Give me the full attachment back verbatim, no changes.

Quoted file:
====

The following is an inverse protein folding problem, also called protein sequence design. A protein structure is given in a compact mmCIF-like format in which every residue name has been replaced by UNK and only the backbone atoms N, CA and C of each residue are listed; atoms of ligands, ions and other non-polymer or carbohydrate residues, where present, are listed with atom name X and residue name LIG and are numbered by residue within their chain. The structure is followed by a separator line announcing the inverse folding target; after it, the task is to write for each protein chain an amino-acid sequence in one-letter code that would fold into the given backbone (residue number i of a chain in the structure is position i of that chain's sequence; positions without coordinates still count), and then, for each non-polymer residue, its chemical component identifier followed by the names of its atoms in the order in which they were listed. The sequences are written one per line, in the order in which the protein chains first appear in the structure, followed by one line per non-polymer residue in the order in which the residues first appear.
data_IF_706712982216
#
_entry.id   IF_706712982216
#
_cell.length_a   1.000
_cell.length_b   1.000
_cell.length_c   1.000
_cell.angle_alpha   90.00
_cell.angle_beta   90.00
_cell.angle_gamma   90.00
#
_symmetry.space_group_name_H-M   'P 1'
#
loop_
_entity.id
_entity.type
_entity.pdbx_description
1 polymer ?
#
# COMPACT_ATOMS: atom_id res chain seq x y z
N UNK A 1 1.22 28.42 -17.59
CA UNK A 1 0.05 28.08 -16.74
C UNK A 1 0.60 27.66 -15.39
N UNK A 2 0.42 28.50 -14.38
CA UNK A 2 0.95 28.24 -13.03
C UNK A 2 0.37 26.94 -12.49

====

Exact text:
The following is an inverse protein folding problem, also called protein sequence design. A protein structure is given in a compact mmCIF-like format in which every residue name has been replaced by UNK and only the backbone atoms N, CA and C of each residue are listed; atoms of ligands, ions and other non-polymer or carbohydrate residues, where present, are listed with atom name X and residue name LIG and are numbered by residue within their chain. The structure is followed by a separator line announcing the inverse folding target; after it, the task is to write for each protein chain an amino-acid sequence in one-letter code that would fold into the given backbone (residue number i of a chain in the structure is position i of that chain's sequence; positions without coordinates still count), and then, for each non-polymer residue, its chemical component identifier followed by the names of its atoms in the order in which they were listed. The sequences are written one per line, in the order in which the protein chains first appear in the structure, followed by one line per non-polymer residue in the order in which the residues first appear.
data_IF_706712982216
#
_entry.id   IF_706712982216
#
_cell.length_a   1.000
_cell.length_b   1.000
_cell.length_c   1.000
_cell.angle_alpha   90.00
_cell.angle_beta   90.00
_cell.angle_gamma   90.00
#
_symmetry.space_group_name_H-M   'P 1'
#
loop_
_entity.id
_entity.type
_entity.pdbx_description
1 polymer ?
#
# COMPACT_ATOMS: atom_id res chain seq x y z
N UNK A 1 1.22 28.42 -17.59
CA UNK A 1 0.05 28.08 -16.74
C UNK A 1 0.60 27.66 -15.39
N UNK A 2 0.42 28.50 -14.38
CA UNK A 2 0.95 28.24 -13.03
C UNK A 2 0.37 26.94 -12.49